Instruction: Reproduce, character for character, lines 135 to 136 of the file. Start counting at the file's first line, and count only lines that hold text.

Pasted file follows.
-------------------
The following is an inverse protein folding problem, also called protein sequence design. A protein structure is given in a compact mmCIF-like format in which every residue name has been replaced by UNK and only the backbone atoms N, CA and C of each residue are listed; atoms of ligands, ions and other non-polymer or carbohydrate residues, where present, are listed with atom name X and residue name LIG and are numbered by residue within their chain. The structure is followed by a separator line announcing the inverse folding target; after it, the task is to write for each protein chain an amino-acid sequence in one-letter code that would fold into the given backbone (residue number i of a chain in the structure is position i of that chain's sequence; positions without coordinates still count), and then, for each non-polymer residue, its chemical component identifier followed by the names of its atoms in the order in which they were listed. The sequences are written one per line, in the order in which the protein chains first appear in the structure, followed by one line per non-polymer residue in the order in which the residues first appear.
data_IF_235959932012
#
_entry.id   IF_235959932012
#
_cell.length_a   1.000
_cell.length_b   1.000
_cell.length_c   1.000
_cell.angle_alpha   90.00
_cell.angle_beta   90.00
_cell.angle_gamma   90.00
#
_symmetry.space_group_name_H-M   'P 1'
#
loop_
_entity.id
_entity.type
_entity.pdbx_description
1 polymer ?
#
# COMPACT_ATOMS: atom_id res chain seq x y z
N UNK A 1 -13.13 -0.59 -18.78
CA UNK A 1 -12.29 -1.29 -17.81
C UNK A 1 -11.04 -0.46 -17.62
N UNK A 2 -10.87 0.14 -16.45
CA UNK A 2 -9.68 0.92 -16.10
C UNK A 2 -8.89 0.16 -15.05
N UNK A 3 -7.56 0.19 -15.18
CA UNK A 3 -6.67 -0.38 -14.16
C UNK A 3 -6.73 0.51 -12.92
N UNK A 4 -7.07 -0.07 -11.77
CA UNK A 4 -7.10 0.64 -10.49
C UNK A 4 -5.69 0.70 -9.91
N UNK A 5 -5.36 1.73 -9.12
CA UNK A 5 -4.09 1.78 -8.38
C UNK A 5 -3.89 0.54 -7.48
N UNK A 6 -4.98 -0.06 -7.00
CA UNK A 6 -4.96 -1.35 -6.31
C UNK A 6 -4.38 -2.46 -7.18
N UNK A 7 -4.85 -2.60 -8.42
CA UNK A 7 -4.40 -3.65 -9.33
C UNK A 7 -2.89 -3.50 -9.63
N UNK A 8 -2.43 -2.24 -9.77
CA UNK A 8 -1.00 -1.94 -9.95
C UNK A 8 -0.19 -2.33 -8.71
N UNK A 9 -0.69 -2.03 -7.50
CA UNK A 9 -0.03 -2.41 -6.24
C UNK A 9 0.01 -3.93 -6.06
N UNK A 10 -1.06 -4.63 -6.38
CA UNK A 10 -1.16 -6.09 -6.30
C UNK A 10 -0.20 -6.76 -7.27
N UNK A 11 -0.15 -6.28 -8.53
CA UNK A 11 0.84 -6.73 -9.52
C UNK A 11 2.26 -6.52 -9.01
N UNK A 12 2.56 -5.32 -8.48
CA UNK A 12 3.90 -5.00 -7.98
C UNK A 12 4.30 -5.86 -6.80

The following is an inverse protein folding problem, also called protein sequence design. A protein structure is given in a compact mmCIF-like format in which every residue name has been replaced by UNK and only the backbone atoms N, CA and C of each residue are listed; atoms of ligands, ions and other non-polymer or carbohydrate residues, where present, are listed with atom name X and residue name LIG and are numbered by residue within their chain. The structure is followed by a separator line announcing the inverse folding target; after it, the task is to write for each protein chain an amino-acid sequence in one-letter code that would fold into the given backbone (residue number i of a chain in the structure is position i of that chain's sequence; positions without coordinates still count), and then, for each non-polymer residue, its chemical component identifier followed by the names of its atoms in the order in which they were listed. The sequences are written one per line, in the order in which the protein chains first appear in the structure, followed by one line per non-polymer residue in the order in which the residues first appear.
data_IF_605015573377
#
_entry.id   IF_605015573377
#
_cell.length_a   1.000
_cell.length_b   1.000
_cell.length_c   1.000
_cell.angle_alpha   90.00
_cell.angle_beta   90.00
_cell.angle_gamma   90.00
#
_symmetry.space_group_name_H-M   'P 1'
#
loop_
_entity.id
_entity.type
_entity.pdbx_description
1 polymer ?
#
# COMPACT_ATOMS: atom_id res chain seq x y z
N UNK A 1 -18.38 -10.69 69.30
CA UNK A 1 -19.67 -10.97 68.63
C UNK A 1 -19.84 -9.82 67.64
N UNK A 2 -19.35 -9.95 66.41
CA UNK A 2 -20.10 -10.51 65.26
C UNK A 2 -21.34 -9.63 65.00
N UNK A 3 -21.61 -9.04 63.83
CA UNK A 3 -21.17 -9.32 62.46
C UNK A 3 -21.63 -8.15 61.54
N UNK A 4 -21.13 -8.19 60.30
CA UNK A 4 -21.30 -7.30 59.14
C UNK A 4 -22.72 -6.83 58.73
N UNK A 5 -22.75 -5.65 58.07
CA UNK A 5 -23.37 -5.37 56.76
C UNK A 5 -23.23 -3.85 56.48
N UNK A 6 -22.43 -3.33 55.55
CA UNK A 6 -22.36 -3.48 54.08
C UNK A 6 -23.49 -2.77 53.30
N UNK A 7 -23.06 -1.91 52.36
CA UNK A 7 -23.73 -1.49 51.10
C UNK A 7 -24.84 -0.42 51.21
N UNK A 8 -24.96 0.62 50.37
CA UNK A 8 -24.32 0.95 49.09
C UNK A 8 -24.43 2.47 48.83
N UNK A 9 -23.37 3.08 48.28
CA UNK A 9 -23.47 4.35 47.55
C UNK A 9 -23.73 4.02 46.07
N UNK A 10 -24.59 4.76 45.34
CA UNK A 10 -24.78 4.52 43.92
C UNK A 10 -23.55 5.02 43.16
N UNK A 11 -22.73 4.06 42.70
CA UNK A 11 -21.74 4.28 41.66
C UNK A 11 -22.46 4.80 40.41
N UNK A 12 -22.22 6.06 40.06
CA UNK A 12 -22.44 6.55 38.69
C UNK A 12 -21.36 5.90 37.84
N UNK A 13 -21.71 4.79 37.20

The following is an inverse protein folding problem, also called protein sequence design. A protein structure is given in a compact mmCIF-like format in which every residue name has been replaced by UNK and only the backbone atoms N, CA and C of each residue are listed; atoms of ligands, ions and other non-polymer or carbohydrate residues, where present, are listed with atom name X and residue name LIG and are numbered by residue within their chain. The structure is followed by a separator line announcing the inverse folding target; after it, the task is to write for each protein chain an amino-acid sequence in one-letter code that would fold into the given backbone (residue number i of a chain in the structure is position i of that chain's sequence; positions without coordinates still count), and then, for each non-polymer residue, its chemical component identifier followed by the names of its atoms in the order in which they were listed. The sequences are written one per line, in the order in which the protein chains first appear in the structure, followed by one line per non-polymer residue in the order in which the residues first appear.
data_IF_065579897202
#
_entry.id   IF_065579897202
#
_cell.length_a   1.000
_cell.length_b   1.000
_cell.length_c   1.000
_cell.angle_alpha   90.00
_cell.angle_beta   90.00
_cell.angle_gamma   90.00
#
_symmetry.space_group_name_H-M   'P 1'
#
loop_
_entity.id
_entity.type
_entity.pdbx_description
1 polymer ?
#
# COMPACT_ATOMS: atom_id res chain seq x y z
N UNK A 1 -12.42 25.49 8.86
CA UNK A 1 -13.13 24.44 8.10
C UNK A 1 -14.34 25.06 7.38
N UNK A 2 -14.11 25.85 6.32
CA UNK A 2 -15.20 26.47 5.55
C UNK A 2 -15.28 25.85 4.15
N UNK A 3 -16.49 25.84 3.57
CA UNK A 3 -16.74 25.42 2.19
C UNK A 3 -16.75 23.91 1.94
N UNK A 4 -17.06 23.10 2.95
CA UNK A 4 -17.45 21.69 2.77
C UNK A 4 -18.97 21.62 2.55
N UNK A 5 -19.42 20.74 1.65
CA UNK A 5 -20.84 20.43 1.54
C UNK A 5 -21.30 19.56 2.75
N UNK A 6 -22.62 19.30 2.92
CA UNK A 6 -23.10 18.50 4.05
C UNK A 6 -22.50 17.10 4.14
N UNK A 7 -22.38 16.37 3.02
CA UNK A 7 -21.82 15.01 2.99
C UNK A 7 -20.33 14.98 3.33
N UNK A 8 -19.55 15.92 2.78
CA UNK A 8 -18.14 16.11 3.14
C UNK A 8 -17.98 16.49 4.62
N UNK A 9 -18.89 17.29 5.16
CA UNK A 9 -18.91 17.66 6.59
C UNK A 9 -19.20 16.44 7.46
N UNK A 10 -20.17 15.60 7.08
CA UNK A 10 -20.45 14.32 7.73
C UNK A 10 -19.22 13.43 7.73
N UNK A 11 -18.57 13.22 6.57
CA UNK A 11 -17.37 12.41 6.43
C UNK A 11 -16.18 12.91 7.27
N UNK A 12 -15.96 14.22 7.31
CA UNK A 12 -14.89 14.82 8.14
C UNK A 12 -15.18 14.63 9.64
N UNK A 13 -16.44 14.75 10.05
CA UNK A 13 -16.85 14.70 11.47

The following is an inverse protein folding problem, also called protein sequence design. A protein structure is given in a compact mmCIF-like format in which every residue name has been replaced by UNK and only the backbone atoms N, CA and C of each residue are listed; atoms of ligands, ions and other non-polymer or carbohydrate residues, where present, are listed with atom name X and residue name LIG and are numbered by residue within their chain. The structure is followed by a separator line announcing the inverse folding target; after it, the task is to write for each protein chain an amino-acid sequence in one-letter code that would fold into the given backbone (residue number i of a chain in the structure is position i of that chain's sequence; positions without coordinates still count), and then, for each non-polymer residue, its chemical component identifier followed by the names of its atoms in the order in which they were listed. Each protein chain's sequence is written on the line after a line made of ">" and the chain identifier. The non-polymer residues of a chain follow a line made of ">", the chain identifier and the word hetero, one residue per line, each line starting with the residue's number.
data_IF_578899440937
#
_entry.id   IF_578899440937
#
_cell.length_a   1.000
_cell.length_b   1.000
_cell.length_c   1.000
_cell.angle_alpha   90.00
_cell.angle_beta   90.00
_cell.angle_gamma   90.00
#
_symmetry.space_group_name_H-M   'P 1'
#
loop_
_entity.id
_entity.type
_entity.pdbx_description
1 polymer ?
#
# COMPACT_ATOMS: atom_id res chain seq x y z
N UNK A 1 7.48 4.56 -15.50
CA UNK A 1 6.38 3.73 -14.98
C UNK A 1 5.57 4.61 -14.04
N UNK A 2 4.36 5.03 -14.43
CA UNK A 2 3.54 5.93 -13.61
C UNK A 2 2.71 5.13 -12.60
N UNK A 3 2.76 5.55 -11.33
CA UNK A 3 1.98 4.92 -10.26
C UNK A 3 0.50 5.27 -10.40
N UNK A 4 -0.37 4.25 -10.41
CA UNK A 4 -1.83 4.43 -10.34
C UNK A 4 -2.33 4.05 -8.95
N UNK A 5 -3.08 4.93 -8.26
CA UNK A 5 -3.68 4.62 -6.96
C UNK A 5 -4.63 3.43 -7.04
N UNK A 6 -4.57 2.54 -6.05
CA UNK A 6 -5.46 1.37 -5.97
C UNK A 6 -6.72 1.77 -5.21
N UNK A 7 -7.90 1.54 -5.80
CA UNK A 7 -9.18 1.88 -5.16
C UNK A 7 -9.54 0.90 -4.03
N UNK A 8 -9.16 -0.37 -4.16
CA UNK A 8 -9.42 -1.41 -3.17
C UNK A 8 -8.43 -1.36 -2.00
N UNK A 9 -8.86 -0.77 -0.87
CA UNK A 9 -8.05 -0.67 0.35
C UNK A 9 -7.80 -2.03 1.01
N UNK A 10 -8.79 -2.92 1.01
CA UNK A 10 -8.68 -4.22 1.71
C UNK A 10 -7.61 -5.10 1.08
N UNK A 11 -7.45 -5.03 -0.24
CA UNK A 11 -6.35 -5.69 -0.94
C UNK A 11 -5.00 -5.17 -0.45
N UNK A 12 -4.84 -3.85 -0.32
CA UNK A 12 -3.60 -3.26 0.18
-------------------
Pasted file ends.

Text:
#
# COMPACT_ATOMS: atom_id res chain seq x y z